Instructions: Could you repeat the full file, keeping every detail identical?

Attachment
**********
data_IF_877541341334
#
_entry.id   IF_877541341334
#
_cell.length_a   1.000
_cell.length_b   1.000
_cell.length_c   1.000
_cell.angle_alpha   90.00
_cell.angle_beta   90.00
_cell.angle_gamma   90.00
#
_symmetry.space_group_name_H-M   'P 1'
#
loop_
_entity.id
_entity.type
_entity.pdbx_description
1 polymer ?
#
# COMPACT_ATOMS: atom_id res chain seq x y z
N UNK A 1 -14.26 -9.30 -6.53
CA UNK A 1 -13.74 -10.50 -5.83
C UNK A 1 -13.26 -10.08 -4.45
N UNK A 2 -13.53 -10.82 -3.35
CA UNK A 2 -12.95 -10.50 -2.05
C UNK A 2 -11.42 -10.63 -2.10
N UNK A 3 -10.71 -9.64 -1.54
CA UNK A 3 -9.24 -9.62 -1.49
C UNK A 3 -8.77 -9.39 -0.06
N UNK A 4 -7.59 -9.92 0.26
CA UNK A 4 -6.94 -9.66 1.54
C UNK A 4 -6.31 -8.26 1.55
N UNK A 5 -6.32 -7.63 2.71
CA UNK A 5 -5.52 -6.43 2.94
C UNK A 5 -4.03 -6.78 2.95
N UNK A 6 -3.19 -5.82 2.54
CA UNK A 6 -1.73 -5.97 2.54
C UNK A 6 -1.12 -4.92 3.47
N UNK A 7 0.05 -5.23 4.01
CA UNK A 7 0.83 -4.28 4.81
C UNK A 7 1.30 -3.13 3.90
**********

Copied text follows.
data_IF_877541341334
#
_entry.id   IF_877541341334
#
_cell.length_a   1.000
_cell.length_b   1.000
_cell.length_c   1.000
_cell.angle_alpha   90.00
_cell.angle_beta   90.00
_cell.angle_gamma   90.00
#
_symmetry.space_group_name_H-M   'P 1'
#
loop_
_entity.id
_entity.type
_entity.pdbx_description
1 polymer ?
#
# COMPACT_ATOMS: atom_id res chain seq x y z
N UNK A 1 -14.26 -9.30 -6.53
CA UNK A 1 -13.74 -10.50 -5.83
C UNK A 1 -13.26 -10.08 -4.45
N UNK A 2 -13.53 -10.82 -3.35
CA UNK A 2 -12.95 -10.50 -2.05
C UNK A 2 -11.42 -10.63 -2.10
N UNK A 3 -10.71 -9.64 -1.54
CA UNK A 3 -9.24 -9.62 -1.49
C UNK A 3 -8.77 -9.39 -0.06
N UNK A 4 -7.59 -9.92 0.26
CA UNK A 4 -6.94 -9.66 1.54
C UNK A 4 -6.31 -8.26 1.55
N UNK A 5 -6.32 -7.63 2.71
CA UNK A 5 -5.52 -6.43 2.94
C UNK A 5 -4.03 -6.78 2.95
N UNK A 6 -3.19 -5.82 2.54
CA UNK A 6 -1.73 -5.97 2.54
C UNK A 6 -1.12 -4.92 3.47
N UNK A 7 0.05 -5.23 4.01
CA UNK A 7 0.83 -4.28 4.81
C UNK A 7 1.30 -3.13 3.90